Airlines have drastically cut back their route networks, and expect a recovery to take several years. Unfortunately this has caused layoffs at many airlines. Among those employees who are sticking around at airlines, some creative arrangements are needed to keep people efficiently employed.
Well, Qatar Airways seems to have a creative solution for keeping some cabin crew busy in the coming months…
In this post:
Qatar Airways flight attendants take on call center positions
Qatar Airways has asked select cabin crew to work in the company’s call centers, including managing some social channels. This is a three month job assignment that starts on August 2.
As the assignment is described, the company is continuing to navigate the effects of the COVID-19 pandemic, and this has caused the demands of customers to change. The company’s commitment to the customer experience remains, both on the ground and in the air. As a result, the company needs added support in call centers.
Cabin crew who have taken on this assignment will undergo a training course on August 2, before starting their assignment. They’ll be working nine hour shifts (with breaks) five days per week, and schedules will vary, since the call center operates 24/7.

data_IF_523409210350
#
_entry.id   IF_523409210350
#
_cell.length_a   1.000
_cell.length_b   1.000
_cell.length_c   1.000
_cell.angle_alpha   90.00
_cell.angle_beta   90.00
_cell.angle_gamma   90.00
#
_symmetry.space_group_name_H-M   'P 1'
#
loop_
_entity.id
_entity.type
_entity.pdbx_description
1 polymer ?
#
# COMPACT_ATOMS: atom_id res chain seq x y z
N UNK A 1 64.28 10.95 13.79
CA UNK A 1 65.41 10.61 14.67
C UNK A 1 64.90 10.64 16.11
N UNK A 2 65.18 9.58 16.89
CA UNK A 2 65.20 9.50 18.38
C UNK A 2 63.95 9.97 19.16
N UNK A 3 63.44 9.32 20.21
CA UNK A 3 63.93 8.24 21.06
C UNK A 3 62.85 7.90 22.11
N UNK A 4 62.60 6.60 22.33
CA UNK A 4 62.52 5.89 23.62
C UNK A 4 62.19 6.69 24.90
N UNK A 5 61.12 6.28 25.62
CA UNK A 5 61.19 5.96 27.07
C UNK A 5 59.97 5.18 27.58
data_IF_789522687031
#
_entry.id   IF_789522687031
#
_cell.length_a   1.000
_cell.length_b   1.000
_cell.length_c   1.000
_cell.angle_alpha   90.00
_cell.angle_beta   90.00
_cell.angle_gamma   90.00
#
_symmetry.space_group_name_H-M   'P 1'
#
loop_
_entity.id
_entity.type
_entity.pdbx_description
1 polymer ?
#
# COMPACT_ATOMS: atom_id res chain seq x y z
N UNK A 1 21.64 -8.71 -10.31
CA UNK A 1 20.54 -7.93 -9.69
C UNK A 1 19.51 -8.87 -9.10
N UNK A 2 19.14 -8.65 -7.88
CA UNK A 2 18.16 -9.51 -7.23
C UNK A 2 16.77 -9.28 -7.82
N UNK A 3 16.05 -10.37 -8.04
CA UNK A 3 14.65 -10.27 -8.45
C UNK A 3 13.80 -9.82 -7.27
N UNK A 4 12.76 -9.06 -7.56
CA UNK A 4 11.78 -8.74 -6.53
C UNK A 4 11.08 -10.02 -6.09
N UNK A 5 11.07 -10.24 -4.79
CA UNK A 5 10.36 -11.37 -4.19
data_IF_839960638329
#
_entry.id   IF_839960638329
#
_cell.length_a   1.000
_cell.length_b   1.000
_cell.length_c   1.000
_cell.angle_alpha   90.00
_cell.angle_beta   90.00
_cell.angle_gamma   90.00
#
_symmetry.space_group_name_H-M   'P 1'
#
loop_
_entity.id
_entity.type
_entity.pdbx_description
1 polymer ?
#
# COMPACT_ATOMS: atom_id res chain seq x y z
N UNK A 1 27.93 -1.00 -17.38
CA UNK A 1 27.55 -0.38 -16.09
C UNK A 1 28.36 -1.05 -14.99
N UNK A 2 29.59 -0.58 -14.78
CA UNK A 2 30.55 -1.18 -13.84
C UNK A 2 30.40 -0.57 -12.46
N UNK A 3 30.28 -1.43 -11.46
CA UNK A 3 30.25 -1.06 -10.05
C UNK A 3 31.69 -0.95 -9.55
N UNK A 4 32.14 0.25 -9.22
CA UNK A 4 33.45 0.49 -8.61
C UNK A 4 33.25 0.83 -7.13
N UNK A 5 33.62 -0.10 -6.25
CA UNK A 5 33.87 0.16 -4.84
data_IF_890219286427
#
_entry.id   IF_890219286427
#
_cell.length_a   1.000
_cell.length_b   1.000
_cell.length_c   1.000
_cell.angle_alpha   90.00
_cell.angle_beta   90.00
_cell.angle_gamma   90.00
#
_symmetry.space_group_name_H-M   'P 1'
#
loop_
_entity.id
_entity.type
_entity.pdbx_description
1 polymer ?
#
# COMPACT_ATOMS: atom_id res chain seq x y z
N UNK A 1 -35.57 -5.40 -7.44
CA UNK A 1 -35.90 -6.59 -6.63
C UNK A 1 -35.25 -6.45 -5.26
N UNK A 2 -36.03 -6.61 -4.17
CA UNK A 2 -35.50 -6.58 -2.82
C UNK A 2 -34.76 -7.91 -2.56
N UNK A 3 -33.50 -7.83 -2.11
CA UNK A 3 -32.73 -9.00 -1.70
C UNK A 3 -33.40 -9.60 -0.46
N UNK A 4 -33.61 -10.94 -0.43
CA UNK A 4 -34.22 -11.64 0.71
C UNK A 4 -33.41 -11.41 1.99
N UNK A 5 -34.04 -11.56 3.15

The company markets this as offering the added benefit of:
- Learning new skills in reservations and ticketing
- Developing new expertise in customer service
- Having a new perspective on a different side of the customer journey
- Offering training in the areas of data protection and data privacy
In light of the pandemic, it’s expected that those working in the call centers will have to wear masks, and workstations will also have to be properly distanced.
This is creative… I guess?
I commend Qatar Airways for trying to shift resources during the pandemic in a way that helps customers. The current pandemic sure has exposed just how outdated airline technology is, and the limited capacity for customers to self-serve reservations online.
At many airlines it’s almost impossible to get through to someone by phone, so there’s no denying that airlines need more people in call centers than in other roles right now.
That being said, is a short training course really sufficient to get flight attendants up to speed on working in a call center? Arguably airline reservations is a fairly skilled job, and there are lots of rules to be aware of.
Consumers already have a hard enough time getting correct answers from reservations agents who have been working in such a role for a decade (hence the “hang up and call again” tactic), so I can only imagine how this will be when you get someone who is on the job for the first day.
I’ll be very curious to see how this situation works out for Qatar Airways.
Some Qatar Airways cabin crew have accepted a three month assignment to work in the call center, starting this month. The good news is that your next call to Qatar Airways may be answered more quickly, while the bad news is that you may get an agent who is especially unknowledgeable, though no fault of their own.
How do you think this will work out for Qatar Airways?